Fri 6 Jul 2012 16:21

It's beautiful and fascinating here. 

Wide shaded streets lead from one beautiful plaza to the next. These pictures were taken during the day so don't really give the right idea, but by 8pm everybody is out. Whole families, arm in arm with grandparents, best dressed girls, shouting boys,  jiggling babies in prams. They are walking, looking at the shops, sitting at the cafe tables which spill out over the pavements everywhere, roller skating, cycling, running, but mostly, just people watching. That song, something like: "Girls watch the boys who watch the girls watching boys who watch the world go by..." comes to mind. There's gangs of glamourous Grannies, dapper old Gentlemen in blazers and bright belts, circles of teenage girls in shorts their fathers would be shocked to see them wearing out, and swarms of young men, in pairs and gangs, threading past everyone on cycles and skate boards, groups breaking up and reforming, taking videos of each other on their phones.

And the shoes! The clothes are interesting - don't get me wrong, less frilly and layered and, well, looking as if they're not trying as hard than the French do, but interesting all the same. the cut of a jacket, the matching of materials, the putting together of colour catches your eye. But, clearly, they take shoes VERY seriously here. Just as an example, the school kids have their little gingham summer frocks, like in England, and the boys their shorts, but their school shoes are red, bright patent red for the girls, with matching ribbons in their hair. None of this black clarks nonsense! Some of the shoes one sees are just marvellous - how do they stay on? Others are horrendous - how do they manage to walk in them? Some are so inventive - how did someone manage to think up that? But they are all chosen with care. One finds oneself walking along looking at people's feet rather than heir faces!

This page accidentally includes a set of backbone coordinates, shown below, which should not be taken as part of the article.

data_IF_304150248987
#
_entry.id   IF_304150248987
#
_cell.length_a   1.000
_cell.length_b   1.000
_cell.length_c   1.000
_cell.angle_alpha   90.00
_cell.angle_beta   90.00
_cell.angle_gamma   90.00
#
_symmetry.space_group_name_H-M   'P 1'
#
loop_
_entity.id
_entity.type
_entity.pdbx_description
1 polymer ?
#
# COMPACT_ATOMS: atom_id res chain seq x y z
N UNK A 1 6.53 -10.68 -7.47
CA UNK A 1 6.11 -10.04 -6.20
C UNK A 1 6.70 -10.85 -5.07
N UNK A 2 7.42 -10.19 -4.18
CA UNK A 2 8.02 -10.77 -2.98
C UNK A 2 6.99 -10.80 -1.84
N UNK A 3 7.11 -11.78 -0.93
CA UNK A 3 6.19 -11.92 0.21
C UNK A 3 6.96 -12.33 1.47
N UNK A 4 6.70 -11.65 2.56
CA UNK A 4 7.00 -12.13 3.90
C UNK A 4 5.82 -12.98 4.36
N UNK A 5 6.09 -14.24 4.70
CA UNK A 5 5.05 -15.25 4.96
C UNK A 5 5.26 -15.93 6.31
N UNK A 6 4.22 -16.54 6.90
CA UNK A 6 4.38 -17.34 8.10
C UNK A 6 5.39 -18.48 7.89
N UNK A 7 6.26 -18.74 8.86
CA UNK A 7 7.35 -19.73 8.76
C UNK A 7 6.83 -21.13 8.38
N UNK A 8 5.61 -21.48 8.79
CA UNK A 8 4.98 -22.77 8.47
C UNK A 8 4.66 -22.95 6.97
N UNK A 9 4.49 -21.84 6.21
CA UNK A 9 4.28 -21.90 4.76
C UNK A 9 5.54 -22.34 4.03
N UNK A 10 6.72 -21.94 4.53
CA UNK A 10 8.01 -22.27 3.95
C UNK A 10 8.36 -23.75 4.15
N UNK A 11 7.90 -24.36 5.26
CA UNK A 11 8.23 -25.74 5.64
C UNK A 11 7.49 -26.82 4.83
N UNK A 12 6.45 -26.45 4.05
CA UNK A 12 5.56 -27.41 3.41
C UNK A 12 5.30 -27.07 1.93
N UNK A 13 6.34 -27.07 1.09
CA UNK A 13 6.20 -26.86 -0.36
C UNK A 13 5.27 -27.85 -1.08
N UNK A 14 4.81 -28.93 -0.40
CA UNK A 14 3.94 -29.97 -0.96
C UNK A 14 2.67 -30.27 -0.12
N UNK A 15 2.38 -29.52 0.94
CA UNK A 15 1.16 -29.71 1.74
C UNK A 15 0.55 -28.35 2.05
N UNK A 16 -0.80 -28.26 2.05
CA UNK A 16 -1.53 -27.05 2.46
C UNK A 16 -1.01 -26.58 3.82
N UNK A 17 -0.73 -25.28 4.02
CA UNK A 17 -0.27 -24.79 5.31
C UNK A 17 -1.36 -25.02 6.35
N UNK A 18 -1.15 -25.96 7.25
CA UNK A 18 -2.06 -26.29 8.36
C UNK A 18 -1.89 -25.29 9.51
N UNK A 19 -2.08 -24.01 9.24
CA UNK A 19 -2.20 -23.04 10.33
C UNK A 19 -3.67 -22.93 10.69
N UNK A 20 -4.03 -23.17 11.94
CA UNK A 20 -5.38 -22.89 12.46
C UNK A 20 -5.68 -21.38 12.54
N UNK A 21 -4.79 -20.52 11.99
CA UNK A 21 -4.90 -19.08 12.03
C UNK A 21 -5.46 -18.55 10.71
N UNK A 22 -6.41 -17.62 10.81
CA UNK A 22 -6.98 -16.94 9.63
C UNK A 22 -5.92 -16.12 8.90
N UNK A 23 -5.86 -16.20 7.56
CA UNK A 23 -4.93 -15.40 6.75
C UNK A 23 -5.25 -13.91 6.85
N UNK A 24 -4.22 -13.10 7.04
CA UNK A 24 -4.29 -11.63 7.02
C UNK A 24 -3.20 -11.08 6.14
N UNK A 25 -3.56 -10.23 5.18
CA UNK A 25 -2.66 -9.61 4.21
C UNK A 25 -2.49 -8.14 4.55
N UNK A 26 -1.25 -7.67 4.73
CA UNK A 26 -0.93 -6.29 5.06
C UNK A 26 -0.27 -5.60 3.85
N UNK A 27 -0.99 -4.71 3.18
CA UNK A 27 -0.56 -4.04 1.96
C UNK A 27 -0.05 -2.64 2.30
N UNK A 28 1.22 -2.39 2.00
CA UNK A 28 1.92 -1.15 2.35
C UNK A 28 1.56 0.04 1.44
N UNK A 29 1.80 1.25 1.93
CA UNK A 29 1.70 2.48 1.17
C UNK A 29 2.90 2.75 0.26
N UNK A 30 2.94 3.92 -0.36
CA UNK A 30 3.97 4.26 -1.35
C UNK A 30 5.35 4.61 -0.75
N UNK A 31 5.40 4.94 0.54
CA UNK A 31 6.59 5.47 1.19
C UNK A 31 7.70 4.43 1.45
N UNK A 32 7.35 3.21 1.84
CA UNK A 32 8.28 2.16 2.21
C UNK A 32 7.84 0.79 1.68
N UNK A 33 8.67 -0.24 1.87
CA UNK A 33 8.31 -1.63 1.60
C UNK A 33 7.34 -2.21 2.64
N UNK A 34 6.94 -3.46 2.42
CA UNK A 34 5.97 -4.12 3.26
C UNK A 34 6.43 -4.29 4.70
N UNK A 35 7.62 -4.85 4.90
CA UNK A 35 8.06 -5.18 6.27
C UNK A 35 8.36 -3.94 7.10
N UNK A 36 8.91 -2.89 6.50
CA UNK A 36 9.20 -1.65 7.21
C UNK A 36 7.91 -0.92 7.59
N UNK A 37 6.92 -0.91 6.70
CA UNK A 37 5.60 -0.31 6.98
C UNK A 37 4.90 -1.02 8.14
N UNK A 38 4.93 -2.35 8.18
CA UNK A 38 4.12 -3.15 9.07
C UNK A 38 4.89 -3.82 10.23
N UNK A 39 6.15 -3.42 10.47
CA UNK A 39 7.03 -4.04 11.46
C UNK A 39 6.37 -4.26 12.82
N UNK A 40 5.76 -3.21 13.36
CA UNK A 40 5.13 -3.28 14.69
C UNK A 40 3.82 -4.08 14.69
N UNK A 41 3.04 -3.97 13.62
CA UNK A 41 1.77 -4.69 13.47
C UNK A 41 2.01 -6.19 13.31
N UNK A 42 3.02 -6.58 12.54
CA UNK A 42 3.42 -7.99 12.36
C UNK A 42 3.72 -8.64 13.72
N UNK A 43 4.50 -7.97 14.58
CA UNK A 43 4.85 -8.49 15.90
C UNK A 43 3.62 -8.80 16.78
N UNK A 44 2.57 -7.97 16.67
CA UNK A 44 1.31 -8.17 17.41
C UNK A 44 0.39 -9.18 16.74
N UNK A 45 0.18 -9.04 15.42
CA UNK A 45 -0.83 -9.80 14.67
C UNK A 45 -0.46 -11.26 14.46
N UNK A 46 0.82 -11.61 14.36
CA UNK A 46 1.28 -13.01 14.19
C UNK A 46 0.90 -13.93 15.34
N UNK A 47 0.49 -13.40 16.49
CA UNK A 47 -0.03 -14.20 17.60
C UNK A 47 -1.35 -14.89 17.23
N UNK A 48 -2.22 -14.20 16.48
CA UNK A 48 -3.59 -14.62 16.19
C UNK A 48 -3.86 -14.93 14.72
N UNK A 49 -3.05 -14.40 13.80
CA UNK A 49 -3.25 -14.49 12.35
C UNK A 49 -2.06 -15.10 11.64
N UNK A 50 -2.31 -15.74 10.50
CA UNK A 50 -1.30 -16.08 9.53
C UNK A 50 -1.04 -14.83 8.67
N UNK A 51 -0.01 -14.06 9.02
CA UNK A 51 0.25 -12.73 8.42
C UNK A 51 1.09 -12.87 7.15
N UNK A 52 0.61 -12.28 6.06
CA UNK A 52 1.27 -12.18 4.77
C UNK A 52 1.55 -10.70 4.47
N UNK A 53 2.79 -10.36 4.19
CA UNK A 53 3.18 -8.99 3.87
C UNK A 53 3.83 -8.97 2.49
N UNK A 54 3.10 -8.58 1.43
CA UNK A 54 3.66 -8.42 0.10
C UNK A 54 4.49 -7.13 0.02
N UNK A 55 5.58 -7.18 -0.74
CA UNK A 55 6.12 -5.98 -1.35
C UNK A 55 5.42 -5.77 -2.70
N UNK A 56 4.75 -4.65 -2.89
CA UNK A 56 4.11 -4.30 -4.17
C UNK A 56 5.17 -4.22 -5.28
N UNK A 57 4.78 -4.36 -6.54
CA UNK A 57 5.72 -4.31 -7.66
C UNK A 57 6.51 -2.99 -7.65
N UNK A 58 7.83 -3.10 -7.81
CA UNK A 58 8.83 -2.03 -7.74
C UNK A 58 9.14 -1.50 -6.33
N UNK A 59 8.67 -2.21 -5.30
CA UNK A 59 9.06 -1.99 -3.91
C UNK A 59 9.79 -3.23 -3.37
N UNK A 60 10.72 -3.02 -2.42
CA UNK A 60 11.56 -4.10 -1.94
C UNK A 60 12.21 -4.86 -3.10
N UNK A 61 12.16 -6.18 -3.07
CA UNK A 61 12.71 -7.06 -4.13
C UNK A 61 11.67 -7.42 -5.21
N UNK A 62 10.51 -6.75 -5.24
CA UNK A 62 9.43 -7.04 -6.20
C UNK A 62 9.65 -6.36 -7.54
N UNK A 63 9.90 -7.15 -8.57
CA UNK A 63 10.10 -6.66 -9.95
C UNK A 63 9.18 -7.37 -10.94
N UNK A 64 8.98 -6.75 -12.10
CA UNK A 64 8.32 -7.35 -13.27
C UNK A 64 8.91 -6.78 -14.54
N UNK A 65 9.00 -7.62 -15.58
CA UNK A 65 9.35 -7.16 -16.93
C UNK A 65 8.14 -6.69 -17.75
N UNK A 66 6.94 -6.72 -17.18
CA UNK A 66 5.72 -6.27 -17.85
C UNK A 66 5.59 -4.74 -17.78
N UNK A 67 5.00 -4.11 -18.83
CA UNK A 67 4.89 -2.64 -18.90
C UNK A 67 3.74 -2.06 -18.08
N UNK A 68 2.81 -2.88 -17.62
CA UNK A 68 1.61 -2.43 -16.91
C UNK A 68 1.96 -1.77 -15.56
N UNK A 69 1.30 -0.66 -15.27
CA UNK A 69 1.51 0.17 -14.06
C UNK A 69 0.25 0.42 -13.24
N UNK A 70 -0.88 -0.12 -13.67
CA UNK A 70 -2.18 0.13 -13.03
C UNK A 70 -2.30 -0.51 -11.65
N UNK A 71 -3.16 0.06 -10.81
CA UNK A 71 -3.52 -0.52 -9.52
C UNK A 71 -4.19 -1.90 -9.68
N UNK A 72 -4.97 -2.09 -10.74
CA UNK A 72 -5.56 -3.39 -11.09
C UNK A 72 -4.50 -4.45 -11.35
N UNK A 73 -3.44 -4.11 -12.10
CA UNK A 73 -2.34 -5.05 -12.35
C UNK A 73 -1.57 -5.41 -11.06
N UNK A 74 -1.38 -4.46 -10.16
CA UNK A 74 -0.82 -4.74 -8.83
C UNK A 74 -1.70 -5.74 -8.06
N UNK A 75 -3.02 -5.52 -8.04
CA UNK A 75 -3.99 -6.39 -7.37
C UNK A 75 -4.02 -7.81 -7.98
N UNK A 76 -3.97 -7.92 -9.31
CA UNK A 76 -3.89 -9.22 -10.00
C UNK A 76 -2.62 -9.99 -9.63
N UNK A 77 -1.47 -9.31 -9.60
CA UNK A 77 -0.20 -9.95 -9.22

I have never seen so many variations of little dogs, everything from perfect miniature copies of dobermans, through wiry little snappy ones, to curly haired sausage dogs. They even have shops with little jackets, hats, carrying bags and so on in for sale. And everybody seems to have them, from little old ladies, through families, to hulking big chaps. We saw one skinny little dog who had clearly escaped for the evening, he was so full of vigour and joy, darting out of reach of those trying to catch him, rushing off to challenge dogs twice his size, I was so pleased to see one escaped from being pampered and fussed and petted - a big dog's heart in a small dogs body.

The church bells don't clang out the hours here, they chime them with beautiful little melodies. In the main plazas there are musicians, either simply playing on a bench or on one of the many little outdoor stages provided for them. If you turn down the side streets, cool, shady narrow streets, high buildings with glazed doors instead of windows, opening on to narrow iron work balconies you'll see children with their toys out playing on the doorsteps, cider bars, empty inside, crowded outside, little shops with high high wooden shelves and ladders to get to the goods, the sound of someone practicing their saxophone drifts out of an open window.

I have to tell you about the cider. It's obviously a really big thing here, you can get every kind of souvenir with 'Cidre' written on it. Firstly, if you go in a bar and ask for a cider, it means a bottle, not a glass, ask for two ciders, you get two full bottles and just one glass. Each group of people only get one glass, straight sided, a little smaller than a pint glass but about the same diameter. The cider is poured from as high as you can reach, right above your head, into the tilted edge of the glass held as low as you can go with the other hand, four feet or more, just a couple of inches into the glass. The drinker knocks it back, leaving just a little to rinse out the glass - pouring the dregs on the ground, before it gets re filled for the the next person. I don't know why but this high pouring thing really works - it tastes as rough as summer party welsh cider, if you just drink it straight off, but after it's been poured like that it's really good! Pouring the dregs on the ground all the time doesn't matter because the street cleaners are out around 6 am sweeping, then hosing, all the streets down.

And finally the beach... lovely fine sand, great surf rolling in to jump over, swim under or try to body board in. We're having a good time!